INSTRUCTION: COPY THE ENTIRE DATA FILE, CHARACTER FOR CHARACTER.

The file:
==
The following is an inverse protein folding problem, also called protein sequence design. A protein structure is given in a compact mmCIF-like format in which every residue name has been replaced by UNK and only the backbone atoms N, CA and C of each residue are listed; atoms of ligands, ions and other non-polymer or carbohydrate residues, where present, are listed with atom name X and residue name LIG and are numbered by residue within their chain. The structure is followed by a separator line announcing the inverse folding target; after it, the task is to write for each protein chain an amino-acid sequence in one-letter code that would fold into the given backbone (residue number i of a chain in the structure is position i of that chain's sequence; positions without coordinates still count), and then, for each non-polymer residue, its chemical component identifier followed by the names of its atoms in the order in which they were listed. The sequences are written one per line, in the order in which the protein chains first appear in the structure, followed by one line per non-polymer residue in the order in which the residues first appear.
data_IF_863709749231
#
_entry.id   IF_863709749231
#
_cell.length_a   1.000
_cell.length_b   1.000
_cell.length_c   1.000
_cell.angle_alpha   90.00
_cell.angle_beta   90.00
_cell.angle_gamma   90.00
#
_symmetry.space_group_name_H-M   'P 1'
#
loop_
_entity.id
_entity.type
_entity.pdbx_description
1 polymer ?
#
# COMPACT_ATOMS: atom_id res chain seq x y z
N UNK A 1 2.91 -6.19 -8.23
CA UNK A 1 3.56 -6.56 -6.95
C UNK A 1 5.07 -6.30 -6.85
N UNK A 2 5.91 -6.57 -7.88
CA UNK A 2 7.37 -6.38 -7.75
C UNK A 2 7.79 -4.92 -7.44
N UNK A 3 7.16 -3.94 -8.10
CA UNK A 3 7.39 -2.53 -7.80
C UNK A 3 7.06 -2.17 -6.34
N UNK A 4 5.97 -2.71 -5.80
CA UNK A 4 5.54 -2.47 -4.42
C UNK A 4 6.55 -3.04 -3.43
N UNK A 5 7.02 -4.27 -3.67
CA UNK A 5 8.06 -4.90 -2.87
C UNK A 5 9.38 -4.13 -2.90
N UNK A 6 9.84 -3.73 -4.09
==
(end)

The following is an inverse protein folding problem, also called protein sequence design. A protein structure is given in a compact mmCIF-like format in which every residue name has been replaced by UNK and only the backbone atoms N, CA and C of each residue are listed; atoms of ligands, ions and other non-polymer or carbohydrate residues, where present, are listed with atom name X and residue name LIG and are numbered by residue within their chain. The structure is followed by a separator line announcing the inverse folding target; after it, the task is to write for each protein chain an amino-acid sequence in one-letter code that would fold into the given backbone (residue number i of a chain in the structure is position i of that chain's sequence; positions without coordinates still count), and then, for each non-polymer residue, its chemical component identifier followed by the names of its atoms in the order in which they were listed. The sequences are written one per line, in the order in which the protein chains first appear in the structure, followed by one line per non-polymer residue in the order in which the residues first appear.
data_IF_863709749231
#
_entry.id   IF_863709749231
#
_cell.length_a   1.000
_cell.length_b   1.000
_cell.length_c   1.000
_cell.angle_alpha   90.00
_cell.angle_beta   90.00
_cell.angle_gamma   90.00
#
_symmetry.space_group_name_H-M   'P 1'
#
loop_
_entity.id
_entity.type
_entity.pdbx_description
1 polymer ?
#
# COMPACT_ATOMS: atom_id res chain seq x y z
N UNK A 1 2.91 -6.19 -8.23
CA UNK A 1 3.56 -6.56 -6.95
C UNK A 1 5.07 -6.30 -6.85
N UNK A 2 5.91 -6.57 -7.88
CA UNK A 2 7.37 -6.38 -7.75
C UNK A 2 7.79 -4.92 -7.44
N UNK A 3 7.16 -3.94 -8.10
CA UNK A 3 7.39 -2.53 -7.80
C UNK A 3 7.06 -2.17 -6.34
N UNK A 4 5.97 -2.71 -5.80
CA UNK A 4 5.54 -2.47 -4.42
C UNK A 4 6.55 -3.04 -3.43
N UNK A 5 7.02 -4.27 -3.67
CA UNK A 5 8.06 -4.90 -2.87
C UNK A 5 9.38 -4.13 -2.90
N UNK A 6 9.84 -3.73 -4.09